Marjoram (Origanum majorana) Perennial, grows to about a foot tall. Prefers full sun and well-drained soil. Water when the soil surface begins to dry, will tolerate a slightly drier soil than most other herbs. Prefers daytime temperatures in the 70s and 60s at night, but will continue growing down to high 40s.

Marjoram grows well inside, so trim plant to keep its bushy appearance. It will spread to fill the pot its planted in. Once it has filled the pot, divide and re-pot, sharing with your neighbors or gardening friends.

Potted plants will be productive for one to two years inside. Afterwards they can be transplanted outside into the garden.

Produces a heavenly fragrance that perfumes the room its grown in.

Orange-Scented-Thyme

Thyme (Thymus fragrantissimus) Hardy perennial, grows to about 4 inches tall and a foot across. Will tolerate indirect light, but prefers about six hours of light a day. Needs daytime temperatures in the 70s and 60s at night. Water completely each time but allow the soil surface to begin to dry before watering again.

Will remain productive for over two years, but will need to be repotted once the roots reach the edge and bottom of the container. Thyme benefits from moving outside during the late spring through end of summer. Acclimate in a semi-shaded location then gradually move to full sun.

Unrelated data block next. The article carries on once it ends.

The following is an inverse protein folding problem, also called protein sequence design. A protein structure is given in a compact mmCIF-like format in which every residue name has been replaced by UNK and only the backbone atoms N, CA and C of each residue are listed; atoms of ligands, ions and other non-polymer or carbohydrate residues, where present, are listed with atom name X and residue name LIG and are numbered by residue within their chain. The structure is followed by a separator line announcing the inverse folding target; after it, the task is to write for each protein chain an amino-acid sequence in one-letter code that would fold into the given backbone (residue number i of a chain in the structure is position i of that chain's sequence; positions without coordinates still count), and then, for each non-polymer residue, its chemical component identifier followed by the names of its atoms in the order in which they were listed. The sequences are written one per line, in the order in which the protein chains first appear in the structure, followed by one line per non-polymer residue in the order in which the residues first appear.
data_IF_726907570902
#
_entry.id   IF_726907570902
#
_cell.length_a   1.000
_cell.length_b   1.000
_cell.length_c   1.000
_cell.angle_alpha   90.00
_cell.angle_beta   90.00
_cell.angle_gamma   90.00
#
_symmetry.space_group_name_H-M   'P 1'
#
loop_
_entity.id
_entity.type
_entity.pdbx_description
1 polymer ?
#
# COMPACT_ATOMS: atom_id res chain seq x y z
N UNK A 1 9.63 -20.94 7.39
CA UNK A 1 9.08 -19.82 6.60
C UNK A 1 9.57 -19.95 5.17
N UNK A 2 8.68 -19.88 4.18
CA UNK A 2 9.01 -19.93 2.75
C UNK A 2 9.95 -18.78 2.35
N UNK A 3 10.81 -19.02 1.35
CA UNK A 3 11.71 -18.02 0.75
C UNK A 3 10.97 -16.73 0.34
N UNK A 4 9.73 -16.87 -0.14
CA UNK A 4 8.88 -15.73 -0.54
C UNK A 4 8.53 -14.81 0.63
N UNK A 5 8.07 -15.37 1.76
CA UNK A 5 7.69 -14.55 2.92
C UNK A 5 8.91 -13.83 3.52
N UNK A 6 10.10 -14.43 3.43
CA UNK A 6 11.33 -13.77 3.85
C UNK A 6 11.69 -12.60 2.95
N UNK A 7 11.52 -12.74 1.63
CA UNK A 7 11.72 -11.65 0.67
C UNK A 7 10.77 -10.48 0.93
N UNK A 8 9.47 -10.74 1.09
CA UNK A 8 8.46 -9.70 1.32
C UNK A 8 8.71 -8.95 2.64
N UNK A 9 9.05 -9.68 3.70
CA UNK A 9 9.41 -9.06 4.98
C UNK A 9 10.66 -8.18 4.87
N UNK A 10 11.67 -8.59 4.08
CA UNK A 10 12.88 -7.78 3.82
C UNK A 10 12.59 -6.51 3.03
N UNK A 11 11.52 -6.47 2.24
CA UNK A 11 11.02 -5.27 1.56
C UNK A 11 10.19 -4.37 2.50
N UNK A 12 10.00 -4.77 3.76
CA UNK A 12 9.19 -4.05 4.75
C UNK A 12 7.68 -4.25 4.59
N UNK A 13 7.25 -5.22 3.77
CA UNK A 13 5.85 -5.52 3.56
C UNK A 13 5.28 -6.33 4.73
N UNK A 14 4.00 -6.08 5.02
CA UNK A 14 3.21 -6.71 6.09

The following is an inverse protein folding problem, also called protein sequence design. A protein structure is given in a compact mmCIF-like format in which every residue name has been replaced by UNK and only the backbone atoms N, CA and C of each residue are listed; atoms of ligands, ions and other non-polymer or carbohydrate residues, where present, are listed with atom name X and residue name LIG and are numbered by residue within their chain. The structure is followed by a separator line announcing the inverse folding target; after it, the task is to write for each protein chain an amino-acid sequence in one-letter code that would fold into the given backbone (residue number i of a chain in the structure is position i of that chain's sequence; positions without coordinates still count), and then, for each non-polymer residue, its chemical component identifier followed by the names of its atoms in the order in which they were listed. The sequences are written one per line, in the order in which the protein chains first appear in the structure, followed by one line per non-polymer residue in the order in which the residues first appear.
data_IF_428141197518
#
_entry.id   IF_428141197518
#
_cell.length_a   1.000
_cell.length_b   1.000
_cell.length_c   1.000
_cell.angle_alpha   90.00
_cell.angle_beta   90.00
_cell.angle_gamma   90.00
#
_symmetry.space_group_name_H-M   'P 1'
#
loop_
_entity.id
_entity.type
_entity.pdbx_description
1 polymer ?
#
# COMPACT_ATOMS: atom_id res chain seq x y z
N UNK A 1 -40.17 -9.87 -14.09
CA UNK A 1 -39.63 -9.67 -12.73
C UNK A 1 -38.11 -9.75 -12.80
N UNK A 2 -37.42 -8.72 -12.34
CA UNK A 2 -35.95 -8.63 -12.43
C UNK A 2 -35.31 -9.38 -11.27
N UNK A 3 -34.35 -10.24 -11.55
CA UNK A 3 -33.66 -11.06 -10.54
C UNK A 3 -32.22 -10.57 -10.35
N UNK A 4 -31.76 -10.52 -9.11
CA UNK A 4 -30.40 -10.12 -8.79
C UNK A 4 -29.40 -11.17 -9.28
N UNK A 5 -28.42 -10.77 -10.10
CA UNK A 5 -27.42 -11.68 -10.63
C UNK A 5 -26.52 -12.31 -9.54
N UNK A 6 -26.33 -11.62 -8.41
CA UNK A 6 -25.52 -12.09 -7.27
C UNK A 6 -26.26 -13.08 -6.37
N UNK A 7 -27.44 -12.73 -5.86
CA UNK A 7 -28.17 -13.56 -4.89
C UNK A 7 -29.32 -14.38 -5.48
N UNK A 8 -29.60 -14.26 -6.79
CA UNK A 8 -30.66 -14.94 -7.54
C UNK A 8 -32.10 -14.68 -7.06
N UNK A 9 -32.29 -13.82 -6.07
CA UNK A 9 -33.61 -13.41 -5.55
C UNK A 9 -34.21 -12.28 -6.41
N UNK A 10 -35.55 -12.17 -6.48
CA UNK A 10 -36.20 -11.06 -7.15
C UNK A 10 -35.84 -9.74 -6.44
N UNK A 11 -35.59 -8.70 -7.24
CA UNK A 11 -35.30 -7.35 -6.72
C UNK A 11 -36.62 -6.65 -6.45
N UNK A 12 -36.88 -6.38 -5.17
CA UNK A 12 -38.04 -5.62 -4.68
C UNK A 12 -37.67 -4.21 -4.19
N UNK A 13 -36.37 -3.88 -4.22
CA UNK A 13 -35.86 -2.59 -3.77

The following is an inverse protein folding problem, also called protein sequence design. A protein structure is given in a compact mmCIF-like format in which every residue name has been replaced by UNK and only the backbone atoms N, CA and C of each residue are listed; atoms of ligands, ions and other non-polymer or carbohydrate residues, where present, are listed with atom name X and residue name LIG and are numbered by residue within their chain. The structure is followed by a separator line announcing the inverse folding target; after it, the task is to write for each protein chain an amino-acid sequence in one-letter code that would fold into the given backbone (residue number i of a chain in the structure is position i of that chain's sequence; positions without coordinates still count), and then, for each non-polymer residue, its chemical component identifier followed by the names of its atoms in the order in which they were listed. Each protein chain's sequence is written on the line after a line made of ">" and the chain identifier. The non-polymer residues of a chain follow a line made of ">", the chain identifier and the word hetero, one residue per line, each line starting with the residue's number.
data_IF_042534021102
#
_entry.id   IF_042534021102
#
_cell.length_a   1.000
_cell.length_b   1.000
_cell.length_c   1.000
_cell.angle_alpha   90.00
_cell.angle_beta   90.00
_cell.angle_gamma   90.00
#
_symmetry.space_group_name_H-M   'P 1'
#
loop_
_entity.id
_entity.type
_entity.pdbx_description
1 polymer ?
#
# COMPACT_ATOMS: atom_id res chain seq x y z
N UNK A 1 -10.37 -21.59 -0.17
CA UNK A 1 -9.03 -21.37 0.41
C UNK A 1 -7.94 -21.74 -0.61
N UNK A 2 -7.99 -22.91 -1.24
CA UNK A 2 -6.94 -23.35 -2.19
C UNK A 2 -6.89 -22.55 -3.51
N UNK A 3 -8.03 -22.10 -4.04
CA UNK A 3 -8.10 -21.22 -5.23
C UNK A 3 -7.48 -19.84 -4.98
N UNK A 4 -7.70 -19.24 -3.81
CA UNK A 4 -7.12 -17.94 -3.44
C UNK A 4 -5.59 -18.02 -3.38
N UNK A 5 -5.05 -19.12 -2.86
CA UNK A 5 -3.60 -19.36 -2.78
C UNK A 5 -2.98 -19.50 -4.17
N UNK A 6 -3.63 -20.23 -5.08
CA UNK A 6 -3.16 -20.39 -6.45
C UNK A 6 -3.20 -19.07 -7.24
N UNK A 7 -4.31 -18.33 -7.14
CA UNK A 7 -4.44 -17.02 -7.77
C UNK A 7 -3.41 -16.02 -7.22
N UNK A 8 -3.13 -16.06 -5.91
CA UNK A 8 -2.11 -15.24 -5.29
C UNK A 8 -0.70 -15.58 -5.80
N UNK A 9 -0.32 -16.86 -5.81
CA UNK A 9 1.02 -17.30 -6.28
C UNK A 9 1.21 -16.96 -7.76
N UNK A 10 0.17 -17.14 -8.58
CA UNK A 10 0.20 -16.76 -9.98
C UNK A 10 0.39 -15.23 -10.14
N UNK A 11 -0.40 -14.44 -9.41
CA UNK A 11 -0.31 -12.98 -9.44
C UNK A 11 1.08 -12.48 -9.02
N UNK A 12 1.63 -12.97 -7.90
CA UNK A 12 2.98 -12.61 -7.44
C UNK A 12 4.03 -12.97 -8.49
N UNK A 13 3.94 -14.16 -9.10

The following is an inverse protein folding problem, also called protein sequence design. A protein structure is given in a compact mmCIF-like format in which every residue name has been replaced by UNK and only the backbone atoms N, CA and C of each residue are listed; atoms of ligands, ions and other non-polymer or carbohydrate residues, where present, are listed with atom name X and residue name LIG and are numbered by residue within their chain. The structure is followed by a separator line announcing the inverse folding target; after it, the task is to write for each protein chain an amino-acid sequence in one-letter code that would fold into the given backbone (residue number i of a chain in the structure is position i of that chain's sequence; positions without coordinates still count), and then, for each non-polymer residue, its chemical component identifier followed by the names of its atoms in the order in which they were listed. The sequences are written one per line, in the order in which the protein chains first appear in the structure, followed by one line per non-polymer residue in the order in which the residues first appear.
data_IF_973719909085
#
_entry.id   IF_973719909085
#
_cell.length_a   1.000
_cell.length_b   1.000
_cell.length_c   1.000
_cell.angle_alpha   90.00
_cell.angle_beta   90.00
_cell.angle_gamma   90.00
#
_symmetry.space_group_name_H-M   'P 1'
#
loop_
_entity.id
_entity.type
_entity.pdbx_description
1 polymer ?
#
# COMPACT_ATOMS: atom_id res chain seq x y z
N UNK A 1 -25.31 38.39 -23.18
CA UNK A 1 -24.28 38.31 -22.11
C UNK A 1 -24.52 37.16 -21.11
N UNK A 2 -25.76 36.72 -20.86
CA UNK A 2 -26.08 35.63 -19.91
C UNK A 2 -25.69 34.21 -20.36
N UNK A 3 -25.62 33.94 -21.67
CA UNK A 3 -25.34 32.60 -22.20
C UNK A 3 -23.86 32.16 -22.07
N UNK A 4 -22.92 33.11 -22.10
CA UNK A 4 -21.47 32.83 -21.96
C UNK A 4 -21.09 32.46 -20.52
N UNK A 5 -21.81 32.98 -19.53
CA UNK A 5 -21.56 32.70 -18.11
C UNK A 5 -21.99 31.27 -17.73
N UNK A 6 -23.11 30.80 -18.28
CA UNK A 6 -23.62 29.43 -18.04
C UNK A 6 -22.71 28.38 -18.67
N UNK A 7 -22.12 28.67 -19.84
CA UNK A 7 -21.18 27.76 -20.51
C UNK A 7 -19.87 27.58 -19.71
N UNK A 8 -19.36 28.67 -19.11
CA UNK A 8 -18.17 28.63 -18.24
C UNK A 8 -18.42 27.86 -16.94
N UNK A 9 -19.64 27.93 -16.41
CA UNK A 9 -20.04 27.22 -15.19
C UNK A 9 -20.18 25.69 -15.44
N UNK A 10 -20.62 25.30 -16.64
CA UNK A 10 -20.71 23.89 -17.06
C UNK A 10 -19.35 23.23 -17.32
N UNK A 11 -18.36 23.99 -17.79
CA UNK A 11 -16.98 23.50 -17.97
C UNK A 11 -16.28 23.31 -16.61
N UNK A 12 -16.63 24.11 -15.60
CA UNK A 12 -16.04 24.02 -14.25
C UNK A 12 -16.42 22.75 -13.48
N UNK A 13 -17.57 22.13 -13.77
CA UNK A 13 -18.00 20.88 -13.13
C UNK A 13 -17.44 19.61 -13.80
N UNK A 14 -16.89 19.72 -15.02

Very easy to grow, thyme adds a perfume to the air and a delicate aroma and flavor to dishes. Harvest when plant has plenty of foliage by snipping off a stem or two, rinse and remove the leaves from the stem. A quick way is running your thumb and index finger down the length of the stem to remove all the leaves at once.

Chop leaves or add whole to sauces, soups and other dishes. Add stems to stock to add their flavor, then strain out.

Flat-Leaf-Parsley

Parsley (Petroselinum crispum) Biennial, grows to about 1 ½ feet tall. Prefers full sun or 6 – 8 hours of light per day but will tolerate part sun or indirect light. Prefers daytime temperatures in the 60s and 50s at night, but will continue growing down to low 40s.